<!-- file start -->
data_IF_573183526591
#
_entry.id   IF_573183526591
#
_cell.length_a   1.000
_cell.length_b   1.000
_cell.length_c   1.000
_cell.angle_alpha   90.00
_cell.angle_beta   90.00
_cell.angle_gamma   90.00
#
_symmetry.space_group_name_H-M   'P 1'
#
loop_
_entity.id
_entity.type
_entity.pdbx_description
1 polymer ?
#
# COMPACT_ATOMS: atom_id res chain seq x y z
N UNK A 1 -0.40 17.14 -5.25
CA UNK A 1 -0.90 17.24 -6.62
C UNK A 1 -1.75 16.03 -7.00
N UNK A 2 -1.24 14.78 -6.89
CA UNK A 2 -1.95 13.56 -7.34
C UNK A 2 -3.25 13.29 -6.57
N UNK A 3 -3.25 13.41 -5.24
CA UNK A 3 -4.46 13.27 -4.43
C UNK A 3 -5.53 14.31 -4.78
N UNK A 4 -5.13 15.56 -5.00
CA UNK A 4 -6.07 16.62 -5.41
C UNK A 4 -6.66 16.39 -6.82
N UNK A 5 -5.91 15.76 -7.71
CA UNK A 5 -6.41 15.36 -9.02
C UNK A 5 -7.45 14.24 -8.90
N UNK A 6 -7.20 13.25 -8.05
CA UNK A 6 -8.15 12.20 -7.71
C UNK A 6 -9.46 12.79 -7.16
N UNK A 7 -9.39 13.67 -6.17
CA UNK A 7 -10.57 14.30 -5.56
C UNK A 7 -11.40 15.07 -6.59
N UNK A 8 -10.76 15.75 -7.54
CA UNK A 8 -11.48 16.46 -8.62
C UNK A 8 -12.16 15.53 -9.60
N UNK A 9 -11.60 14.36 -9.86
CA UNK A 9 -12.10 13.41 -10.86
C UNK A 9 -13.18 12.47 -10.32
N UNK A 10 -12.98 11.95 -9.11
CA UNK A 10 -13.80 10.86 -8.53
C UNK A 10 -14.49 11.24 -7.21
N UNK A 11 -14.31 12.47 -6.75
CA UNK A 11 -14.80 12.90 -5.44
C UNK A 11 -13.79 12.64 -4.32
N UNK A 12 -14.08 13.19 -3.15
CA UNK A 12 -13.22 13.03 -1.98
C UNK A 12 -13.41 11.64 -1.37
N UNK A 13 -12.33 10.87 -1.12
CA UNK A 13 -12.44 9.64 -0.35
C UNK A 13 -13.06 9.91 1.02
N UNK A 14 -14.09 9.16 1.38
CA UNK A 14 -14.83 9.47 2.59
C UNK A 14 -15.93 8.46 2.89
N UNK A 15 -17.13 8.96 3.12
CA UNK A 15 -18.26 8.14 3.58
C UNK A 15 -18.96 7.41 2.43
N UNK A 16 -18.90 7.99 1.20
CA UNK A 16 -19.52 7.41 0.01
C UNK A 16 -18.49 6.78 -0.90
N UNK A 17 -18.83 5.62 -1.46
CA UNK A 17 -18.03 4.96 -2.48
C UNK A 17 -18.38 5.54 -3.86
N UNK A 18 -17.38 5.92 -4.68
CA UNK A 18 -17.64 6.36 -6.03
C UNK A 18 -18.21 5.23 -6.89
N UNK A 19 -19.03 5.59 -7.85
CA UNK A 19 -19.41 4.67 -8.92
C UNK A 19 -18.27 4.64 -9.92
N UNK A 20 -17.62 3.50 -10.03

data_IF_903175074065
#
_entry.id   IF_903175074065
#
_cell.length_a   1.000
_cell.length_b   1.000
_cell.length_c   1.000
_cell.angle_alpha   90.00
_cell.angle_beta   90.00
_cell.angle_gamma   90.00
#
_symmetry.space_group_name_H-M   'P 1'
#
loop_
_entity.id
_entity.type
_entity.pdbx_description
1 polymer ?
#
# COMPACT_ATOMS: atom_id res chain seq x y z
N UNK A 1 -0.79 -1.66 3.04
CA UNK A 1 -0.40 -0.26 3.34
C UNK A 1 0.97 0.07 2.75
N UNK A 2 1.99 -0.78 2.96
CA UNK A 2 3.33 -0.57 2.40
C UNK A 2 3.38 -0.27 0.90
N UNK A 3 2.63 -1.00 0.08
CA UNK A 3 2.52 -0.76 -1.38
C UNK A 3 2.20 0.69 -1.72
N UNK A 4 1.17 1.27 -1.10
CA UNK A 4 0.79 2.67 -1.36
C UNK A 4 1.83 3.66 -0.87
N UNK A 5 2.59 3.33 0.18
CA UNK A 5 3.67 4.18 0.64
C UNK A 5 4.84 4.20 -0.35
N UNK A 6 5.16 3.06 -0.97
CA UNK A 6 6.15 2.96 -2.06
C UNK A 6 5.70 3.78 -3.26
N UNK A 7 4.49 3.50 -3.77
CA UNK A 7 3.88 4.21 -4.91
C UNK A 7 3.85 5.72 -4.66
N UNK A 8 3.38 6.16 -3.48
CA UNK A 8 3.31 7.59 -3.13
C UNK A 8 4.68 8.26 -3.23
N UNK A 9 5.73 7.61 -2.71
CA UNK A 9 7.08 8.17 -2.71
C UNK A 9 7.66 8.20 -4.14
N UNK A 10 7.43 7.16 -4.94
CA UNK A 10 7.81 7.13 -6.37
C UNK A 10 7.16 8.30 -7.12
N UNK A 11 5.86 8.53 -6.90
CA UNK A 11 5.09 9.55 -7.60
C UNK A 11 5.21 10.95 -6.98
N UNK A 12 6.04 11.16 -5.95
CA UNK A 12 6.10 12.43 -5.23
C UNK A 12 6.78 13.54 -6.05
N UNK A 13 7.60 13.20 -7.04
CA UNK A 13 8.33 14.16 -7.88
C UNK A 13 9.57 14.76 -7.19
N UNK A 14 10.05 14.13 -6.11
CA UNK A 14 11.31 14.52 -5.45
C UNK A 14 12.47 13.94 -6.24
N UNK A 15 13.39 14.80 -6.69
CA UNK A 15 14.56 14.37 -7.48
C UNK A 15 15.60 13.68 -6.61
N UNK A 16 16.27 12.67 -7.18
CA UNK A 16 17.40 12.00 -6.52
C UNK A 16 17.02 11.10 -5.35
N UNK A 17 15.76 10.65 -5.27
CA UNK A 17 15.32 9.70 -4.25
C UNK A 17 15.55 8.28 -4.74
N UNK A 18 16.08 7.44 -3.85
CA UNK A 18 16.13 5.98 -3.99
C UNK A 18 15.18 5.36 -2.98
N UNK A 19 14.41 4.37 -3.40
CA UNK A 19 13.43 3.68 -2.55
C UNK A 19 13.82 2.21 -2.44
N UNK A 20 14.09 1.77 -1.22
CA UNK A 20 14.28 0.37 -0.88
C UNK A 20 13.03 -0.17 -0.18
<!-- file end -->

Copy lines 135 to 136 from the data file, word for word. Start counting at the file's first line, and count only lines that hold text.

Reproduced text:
N UNK A 13 7.60 13.20 -7.04
CA UNK A 13 8.33 14.16 -7.88